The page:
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Tnx @StickGrinder , I have considerated the number of relations because a relation = a join and a lot of joins is more expensive... I can't enter more in detail but on my normal listing of data I can have dozen of relation per item listed. I would like to use the best technology to manage relationships, which are the heart of my application (especially for sorting the data) with the lowest possible load and the ability to optimize the growth of the application in the easiest way. I asked these things because I do not know almost nothing mongodb and orient :) –  vincenzodb Apr 3 '13 at 10:01
    
OrientDB hosting is offered by NuvolaBase.com or consider to install you own server everywhere on the Cloud (it's Java) –  Lvca Apr 3 '13 at 16:07

Your question is vague however, I believe I can provide some pointers which might be of help.

First off to contradict @StickGrinder:

Don't use mongo for relations! If there is a thing Mongo is NOT designed to manage, it's relations.

MongoDB can handle relationships perfectly fine it is all about how you see relations as being managed.

In fact MongoDB can handle relationships as well as an RDBMS in some scenarios, of course, an RDBMS rules over MongoDB for server-side referential integrity but then this is something that you will need to judge; as to whether this actually means something to you.

As for hosting solutions MySQL is not actually that much liked, it is true that SQL has more easily provided instances however, MySQL is still a technology you can only get in basic forms most of the time and trust me, you don't want to host your data on these services. AWS has recently launched a fully scalable instance of MySQL so that could be something to look into.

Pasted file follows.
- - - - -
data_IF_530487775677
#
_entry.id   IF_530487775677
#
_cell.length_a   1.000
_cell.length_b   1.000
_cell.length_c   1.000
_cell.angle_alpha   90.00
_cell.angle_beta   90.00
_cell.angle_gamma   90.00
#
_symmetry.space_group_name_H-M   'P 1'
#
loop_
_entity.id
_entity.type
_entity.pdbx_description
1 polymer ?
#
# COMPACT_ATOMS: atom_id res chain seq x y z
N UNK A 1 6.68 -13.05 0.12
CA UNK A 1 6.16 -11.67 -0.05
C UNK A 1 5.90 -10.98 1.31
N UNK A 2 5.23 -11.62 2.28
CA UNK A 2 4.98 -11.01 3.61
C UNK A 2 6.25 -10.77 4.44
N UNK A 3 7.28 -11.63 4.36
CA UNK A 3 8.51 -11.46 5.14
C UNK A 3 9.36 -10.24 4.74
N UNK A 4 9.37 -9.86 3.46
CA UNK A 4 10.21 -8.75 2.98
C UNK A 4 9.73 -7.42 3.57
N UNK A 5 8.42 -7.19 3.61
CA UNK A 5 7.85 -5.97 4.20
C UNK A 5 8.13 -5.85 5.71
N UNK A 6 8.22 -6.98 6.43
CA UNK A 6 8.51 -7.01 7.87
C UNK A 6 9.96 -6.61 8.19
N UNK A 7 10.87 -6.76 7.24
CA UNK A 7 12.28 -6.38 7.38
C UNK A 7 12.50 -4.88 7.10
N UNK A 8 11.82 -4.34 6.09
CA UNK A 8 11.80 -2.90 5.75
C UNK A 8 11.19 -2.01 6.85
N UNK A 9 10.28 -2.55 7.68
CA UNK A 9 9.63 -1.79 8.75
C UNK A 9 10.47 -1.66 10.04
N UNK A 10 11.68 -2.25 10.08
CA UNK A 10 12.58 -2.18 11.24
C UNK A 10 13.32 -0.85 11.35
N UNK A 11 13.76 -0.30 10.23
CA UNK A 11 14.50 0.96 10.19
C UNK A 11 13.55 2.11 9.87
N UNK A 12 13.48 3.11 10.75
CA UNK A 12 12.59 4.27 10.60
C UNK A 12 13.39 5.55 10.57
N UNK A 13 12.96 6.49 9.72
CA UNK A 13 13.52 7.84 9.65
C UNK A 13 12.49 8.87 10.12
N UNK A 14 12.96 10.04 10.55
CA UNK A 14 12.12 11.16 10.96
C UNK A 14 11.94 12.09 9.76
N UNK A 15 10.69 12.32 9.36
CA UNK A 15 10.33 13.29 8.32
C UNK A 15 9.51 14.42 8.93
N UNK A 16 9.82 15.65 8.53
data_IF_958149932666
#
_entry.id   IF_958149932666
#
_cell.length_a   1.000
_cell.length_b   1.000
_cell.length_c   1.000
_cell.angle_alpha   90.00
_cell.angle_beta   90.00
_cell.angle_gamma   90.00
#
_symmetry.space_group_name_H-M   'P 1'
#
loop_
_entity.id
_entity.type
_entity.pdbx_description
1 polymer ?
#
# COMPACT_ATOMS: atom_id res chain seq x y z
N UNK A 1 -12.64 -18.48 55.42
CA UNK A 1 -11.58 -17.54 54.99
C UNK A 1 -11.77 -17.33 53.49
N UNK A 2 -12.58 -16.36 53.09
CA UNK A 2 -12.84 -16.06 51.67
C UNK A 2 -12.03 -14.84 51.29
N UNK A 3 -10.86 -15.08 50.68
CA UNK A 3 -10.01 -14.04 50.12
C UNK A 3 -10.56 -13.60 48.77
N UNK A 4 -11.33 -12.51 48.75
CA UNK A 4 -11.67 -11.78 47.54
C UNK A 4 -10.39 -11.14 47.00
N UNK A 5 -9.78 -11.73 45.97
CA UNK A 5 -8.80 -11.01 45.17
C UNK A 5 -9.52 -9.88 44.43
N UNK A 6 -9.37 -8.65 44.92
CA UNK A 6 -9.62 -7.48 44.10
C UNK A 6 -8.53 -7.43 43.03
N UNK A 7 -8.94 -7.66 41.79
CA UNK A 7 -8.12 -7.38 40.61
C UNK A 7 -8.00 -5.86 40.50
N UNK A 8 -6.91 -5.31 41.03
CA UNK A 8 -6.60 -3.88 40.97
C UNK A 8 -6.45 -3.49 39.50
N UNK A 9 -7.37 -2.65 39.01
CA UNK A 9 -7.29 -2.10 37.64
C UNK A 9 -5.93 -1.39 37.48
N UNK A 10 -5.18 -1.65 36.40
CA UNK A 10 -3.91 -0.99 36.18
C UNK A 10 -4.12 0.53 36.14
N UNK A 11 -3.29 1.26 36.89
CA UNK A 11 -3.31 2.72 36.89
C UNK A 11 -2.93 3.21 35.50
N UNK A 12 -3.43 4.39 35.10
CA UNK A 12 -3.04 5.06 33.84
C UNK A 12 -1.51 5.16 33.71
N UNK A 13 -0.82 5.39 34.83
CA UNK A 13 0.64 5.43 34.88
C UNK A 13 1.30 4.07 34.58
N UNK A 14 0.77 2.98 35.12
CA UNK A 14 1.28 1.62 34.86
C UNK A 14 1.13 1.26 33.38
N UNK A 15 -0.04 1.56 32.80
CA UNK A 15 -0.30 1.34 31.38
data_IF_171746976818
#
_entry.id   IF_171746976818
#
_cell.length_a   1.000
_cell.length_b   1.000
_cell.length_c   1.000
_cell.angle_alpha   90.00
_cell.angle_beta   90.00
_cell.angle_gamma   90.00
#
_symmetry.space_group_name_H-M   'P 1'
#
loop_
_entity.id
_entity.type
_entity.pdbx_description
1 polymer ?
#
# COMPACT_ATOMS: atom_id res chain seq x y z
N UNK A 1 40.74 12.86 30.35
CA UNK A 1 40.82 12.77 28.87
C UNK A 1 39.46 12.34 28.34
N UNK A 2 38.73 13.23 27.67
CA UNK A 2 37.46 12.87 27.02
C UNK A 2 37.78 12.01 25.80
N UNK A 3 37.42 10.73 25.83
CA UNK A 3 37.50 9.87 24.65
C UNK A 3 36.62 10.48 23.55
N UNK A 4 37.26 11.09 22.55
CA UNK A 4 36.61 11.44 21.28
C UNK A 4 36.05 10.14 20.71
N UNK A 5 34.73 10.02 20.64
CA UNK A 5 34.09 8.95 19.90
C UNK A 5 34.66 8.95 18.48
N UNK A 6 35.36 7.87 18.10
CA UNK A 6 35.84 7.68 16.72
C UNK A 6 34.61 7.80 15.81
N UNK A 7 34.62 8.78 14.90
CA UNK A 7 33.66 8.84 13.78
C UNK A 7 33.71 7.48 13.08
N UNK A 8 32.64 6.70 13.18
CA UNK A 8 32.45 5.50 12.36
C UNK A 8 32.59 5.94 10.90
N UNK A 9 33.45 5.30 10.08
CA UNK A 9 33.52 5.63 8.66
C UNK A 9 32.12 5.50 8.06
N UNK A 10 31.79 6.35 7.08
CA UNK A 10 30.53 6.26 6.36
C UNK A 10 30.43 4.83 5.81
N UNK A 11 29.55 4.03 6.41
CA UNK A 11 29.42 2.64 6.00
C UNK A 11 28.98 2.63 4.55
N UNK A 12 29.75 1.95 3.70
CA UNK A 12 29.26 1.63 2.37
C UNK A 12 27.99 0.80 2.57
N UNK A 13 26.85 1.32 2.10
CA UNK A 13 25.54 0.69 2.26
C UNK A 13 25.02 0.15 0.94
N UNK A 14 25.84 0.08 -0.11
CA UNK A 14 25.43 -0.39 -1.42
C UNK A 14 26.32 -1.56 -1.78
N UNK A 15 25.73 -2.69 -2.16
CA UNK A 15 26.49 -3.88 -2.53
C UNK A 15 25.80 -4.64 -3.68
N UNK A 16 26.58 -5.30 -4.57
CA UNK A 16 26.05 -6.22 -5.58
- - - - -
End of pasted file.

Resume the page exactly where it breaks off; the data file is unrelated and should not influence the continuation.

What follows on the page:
MongoDB has a lot of providers from MongoLabs to ObjectRocket and many web hosting providers (such as AWS and Heroku) provide easy access to MongoDB packages. On AWS you can get full cloud templates that will pre-setup a cheap (compared to how much it should cost to host) cluster for replica shards.

So hosting isn't really a problem, if you need it you can quickly get to it.

Today, it make sense to continue to use to mapping the relations an RDMS like MySql or is better use a graph database like OrientdDb,or a document-oriented db like MongoDb?

This statement and lack of observation further on leads me to believe your question lacks research.

A graph database is really powerful at mapping a particular type of relation, more specifically social relations between individuals on a network, whereas a RDBMS like MySQL is good at mapping all relations but is not the best at all.

I think it is better to work with the entities in mysql and the relationships between entities in OrientDb or MongoDb

Why have separate techs? Just go for MySQL if that is what your compfortable with. MySQL will more than accomodate for your needs.

During insertion of the entity I can replicate some of its data to manage relations avoiding dozens of joins between tables avoid huge indexes and with faster insert/update in Mysql.

Splitting up your techs will give you what is known as a "operational hairball". This can come in the form of keeping consistency between the systems, something you will have to manage.

If you need quick accession of objects for display or whatever then just store a cache of them in memcached or something if you really need to, I think you are looking at this wrong by splitting up your techs.

That's a few pointers.